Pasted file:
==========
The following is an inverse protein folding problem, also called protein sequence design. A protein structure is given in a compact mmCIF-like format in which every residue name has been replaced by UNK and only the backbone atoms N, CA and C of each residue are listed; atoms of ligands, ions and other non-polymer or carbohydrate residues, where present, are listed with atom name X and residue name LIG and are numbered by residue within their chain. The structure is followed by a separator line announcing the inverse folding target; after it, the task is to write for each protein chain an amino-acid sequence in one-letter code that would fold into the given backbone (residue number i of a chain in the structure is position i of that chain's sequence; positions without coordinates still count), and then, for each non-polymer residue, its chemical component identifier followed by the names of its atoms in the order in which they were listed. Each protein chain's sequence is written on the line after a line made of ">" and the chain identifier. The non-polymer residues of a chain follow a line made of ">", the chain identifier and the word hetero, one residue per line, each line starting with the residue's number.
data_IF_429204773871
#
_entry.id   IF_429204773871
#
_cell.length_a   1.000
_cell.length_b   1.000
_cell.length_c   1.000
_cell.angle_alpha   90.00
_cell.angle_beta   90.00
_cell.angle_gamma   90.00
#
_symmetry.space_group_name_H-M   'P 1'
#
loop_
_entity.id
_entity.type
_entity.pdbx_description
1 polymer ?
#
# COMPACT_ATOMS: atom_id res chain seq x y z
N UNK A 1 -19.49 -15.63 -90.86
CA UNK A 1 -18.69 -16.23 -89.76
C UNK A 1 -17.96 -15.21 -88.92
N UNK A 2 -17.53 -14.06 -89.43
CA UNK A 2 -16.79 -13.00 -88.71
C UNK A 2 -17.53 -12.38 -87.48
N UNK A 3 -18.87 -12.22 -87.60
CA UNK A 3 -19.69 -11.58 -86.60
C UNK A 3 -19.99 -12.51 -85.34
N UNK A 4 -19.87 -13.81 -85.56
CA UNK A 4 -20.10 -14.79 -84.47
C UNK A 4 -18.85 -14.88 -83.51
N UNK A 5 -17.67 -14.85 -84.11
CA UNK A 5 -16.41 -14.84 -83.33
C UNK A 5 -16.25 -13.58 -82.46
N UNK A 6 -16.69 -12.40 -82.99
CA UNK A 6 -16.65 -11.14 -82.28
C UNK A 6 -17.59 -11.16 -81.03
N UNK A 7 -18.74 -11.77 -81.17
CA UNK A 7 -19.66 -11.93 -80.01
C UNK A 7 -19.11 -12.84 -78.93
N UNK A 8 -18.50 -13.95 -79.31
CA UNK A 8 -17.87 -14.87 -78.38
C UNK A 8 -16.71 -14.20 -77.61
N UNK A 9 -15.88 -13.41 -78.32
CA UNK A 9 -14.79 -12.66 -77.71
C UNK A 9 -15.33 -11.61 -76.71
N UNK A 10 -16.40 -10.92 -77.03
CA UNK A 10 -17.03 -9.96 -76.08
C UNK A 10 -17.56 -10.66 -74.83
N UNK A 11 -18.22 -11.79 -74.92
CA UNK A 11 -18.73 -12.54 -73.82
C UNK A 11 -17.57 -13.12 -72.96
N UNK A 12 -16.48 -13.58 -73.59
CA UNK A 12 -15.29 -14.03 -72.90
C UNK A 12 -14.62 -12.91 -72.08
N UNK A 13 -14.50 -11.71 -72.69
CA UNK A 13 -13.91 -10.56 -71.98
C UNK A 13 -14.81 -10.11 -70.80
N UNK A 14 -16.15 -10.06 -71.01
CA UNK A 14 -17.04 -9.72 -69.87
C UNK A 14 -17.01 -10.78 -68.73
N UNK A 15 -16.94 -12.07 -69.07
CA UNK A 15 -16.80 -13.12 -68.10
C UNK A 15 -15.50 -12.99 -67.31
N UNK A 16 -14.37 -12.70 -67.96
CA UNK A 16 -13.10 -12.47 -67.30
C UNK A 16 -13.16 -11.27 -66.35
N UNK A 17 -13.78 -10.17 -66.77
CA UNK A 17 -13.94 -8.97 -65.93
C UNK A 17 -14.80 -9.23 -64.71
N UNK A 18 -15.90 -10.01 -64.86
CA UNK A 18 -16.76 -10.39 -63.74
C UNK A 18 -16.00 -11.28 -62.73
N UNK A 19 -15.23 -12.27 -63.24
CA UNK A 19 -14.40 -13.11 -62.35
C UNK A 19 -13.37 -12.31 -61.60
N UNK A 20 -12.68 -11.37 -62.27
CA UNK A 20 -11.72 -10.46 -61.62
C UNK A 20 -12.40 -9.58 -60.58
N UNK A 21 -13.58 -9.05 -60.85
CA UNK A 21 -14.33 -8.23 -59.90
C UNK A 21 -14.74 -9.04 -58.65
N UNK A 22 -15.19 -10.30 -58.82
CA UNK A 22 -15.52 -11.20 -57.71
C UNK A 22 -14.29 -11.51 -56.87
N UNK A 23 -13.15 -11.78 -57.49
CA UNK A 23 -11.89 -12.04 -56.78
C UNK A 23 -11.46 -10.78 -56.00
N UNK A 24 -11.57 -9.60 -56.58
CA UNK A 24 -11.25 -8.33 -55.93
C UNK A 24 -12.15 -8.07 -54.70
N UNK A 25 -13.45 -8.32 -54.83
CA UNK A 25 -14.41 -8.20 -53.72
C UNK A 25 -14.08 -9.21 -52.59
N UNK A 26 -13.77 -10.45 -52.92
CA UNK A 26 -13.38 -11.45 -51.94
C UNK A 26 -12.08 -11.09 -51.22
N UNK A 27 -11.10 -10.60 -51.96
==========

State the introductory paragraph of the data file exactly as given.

The following is an inverse protein folding problem, also called protein sequence design. A protein structure is given in a compact mmCIF-like format in which every residue name has been replaced by UNK and only the backbone atoms N, CA and C of each residue are listed; atoms of ligands, ions and other non-polymer or carbohydrate residues, where present, are listed with atom name X and residue name LIG and are numbered by residue within their chain. The structure is followed by a separator line announcing the inverse folding target; after it, the task is to write for each protein chain an amino-acid sequence in one-letter code that would fold into the given backbone (residue number i of a chain in the structure is position i of that chain's sequence; positions without coordinates still count), and then, for each non-polymer residue, its chemical component identifier followed by the names of its atoms in the order in which they were listed. Each protein chain's sequence is written on the line after a line made of ">" and the chain identifier. The non-polymer residues of a chain follow a line made of ">", the chain identifier and the word hetero, one residue per line, each line starting with the residue's number.